As ever, Stamp’s Wilson seems unruffled at such a stony reception, even a little proud. He’s rarely frustrated by being misunderstood. Lem Dobbs, a British-born writer with American parents, stresses this in his screenplay. Once Wilson begins jokingly suggesting the unfamiliar names of typically British drinks at the bar to his new friend, Dobbs writes that “by now his whole dynamic with Ed is a verbal tease.”
Unlike those less central British roles in his other films, Soderbergh looked for a degree of authenticity in key roles in The Limey. Peter Fonda plays antagonist Terry Valentine, an over-the-hill music producer who owes his success to the brief window of time during which he “took the whole ’60s Southern California zeitgeist and ran with it.” He’s channeling a number of the era’s music and film producers, such as Robert Evans and Lou Adler, but also Bert Schneider, who made Fonda himself a star with Easy Rider. Above all, he is channeling himself, a veritable totem of the late ‘60s counterculture, even weaving personal anecdotes into his dialogue.
And then there’s Terence Stamp, an authentic Eastender who was so caught up in the unprecedented working class cultural boom that, as he once confessed in an interview, “when the 60s first happened, I thought it had happened to me.” Despite such a suitable well of experience to draw from, part of the process of playing Wilson must have involved a degree of re-discovery of that which had previously come naturally. Stamp consciously trained himself to speak less specifically accented English with a more theatrical delivery in order to land greater parts, partly on the advice of Sir Laurence Olivier himself—not a particularly unusual story for a British actor, until you hear the reediness of an early Stamp performance, in contrast to his current magisterial boom, and realize just how much of a transformation Stamp’s voice underwent.
So in the role of Wilson, an ex-con who is attempting to sort through the fragments of the life that prison stole from him and regain decades of lost time, Stamp had to re-discover some of his own identity. Soderbergh started playing with Dobbs’ screenplay in pre-production, planning to fragment his linear storytelling and insert dreamlike flashbacks and flash-forwards. In response, Dobbs suggested that he mine Ken Loach’s 1967 film Poor Cow for footage of Stamp as a young man, partly on the grounds that it was one of the few films where Stamp had used his own accent, looking “like himself’.” Stamp made use of this same footage, some of which would later add poignancy to the film’s sense of yearning and regret, to help (re-)create his character. The result is a voice for Wilson that sounds authentic, a naturally weathered progression of the Poor Cow accent, and yet as deeply, disconcertingly rounded and resonant as any other Stamp role. It is beguilingly strange to hear the voice of a classically trained veteran theatre actor and that of a confident young wide boy emerge from the mouth of the same actor simultaneously. It’s a voice befitting a character who behaves both like an unfathomable force of nature and, as he might say, a solid bloke.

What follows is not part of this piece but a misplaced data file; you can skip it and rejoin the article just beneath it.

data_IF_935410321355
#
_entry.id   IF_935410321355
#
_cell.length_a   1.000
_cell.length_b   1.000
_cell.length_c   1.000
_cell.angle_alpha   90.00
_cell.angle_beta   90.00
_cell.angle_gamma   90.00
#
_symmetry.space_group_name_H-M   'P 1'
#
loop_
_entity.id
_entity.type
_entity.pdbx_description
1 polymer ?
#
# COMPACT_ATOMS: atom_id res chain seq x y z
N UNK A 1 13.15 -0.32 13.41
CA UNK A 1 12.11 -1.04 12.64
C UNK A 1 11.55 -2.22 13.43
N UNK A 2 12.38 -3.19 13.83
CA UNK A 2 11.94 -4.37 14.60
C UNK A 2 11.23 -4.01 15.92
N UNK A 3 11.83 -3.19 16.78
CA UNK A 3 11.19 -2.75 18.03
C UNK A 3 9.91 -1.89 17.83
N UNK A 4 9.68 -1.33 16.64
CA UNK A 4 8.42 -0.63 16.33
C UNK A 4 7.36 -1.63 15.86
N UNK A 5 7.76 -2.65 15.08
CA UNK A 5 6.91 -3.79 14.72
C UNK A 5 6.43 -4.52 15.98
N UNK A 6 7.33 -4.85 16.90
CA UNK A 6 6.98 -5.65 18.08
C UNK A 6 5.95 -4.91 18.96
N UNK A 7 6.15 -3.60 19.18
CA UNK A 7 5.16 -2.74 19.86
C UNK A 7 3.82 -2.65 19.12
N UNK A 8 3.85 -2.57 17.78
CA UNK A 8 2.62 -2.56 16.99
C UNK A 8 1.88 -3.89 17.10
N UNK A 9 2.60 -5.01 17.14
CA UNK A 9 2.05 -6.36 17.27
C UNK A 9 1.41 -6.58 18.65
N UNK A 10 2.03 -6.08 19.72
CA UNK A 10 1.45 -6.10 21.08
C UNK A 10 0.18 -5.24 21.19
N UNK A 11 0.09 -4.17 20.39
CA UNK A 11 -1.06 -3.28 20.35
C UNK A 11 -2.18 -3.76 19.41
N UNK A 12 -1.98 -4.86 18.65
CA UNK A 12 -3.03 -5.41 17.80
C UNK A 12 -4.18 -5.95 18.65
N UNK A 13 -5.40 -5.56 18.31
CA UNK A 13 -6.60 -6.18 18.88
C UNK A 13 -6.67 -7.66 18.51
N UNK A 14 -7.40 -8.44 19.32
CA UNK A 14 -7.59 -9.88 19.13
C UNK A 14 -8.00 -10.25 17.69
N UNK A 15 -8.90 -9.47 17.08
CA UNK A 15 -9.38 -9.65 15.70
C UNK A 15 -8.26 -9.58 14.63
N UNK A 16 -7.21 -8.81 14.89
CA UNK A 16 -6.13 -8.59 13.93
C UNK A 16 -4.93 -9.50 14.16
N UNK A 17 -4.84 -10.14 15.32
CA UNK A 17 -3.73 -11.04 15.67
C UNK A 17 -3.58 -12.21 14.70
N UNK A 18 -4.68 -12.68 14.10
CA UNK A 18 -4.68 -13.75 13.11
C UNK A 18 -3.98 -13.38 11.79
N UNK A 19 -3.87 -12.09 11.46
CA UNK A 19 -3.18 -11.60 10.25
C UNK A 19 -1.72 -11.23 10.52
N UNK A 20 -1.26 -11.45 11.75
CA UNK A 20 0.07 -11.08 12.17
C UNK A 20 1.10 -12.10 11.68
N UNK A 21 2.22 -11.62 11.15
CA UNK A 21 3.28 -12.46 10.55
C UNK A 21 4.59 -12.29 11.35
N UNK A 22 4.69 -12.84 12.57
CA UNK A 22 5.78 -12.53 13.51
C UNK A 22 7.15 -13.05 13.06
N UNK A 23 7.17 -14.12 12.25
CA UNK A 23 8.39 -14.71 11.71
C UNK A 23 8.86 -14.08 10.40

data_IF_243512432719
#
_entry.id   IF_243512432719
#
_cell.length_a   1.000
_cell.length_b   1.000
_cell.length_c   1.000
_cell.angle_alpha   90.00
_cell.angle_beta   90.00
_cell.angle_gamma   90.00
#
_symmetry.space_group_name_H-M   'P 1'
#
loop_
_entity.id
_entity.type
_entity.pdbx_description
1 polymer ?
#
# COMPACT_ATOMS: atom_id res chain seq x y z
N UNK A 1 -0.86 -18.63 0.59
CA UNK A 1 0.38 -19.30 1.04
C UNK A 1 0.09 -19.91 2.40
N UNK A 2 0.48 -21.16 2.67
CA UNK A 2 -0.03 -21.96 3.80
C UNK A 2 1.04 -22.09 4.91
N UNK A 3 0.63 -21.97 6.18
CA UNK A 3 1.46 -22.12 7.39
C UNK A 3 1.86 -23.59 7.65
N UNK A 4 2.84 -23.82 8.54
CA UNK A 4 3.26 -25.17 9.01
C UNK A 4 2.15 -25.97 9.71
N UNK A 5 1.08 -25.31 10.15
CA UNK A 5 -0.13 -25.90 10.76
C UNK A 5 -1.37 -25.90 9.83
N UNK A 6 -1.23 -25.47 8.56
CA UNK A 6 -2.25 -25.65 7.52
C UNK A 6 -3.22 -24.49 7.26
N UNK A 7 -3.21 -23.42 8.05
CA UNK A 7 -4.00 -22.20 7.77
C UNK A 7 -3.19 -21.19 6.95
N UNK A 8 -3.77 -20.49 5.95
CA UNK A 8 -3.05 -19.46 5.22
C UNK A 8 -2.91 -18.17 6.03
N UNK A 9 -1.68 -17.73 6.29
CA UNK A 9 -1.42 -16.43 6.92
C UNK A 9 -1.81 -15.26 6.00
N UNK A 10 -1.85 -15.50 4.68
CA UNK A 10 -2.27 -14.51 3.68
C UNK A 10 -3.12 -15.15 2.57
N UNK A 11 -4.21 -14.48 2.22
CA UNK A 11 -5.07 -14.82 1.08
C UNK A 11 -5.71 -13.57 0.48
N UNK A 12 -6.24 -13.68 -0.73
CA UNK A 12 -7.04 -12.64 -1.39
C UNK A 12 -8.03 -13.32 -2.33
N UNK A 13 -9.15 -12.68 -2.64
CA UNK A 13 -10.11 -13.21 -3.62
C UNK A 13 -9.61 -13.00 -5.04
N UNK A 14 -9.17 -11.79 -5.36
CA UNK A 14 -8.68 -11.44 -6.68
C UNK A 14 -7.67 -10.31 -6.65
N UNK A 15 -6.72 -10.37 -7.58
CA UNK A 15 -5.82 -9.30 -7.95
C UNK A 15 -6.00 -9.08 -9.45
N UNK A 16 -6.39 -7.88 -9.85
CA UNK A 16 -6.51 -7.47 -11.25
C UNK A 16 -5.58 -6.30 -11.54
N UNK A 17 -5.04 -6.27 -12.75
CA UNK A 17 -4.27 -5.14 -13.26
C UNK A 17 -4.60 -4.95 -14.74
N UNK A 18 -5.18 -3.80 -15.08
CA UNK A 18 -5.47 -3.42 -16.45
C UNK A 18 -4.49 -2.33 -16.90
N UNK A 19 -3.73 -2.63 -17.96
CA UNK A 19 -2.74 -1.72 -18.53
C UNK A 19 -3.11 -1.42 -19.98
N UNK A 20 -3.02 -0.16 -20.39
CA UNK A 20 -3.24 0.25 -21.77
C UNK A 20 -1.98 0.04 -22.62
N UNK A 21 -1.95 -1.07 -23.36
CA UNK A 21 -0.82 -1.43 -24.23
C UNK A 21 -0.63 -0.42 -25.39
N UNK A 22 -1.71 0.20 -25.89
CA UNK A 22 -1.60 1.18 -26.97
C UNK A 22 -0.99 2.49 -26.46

I’ve mentioned Soderbergh’s fascination with this kind of alienated identity, but Dobbs has his own experiences to draw from. He has spoken in interviews of his voiceover work as a child actor, being cast in fantasy parts on account of the “alien” sound of his transatlantic accent. Contradicting this seeming harmony of creative impetus is his and Soderbergh’s legendarily quarrelsome joint commentary track for The Limey. Dobbs has several bones to pick, upbraiding his director for stripping out what he perceives as vital character development and simplifying the screenplay’s relationships, but reserves a lot of his ire for a more trivial issue. He complains that, whereas he restrained himself by writing only one instance of rhyming slang into the script (“butcher’s hook,” when Wilson announces his intention to look round Valentine’s house, prompting the confused reply “who you gonna butcher?”), the finished film is rife with it—“you and Terence between the two of you fell in love with that.”
It’s not hard to believe that Soderbergh might sometimes establish a rapport with an actor in which they goad each other to extremes; there’s something conspiratorially elaborate about certain line deliveries in his films—The Limey’s own “tell him I’m coming” moment, or the way Adam Driver in Logan Lucky pronounces “cauliflower.” These inside jokes dovetail with Soderbergh’s thematic interest in coded dialogue (Schizopolis!), double meanings, and language that communicates indirectly, via texture.
It’s also not hard to imagine that Soderbergh carried his infatuation with rhyming slang forward into Ocean’s Eleven. The screenplay not only doesn’t contain any, but there’s no suggestion whatsoever that Basher Tarr is intended to be British, with only one ambivalent reference to him not being understood thanks to his “impenetrable accent”—a moment that Soderbergh seems to have rewritten into Basher’s “reno”/“barney” speech and the gang’s bewildered reaction to it. It feels less like a repetition of similar moments from The Limey, and more like an iteration; Soderbergh extending a gag across films.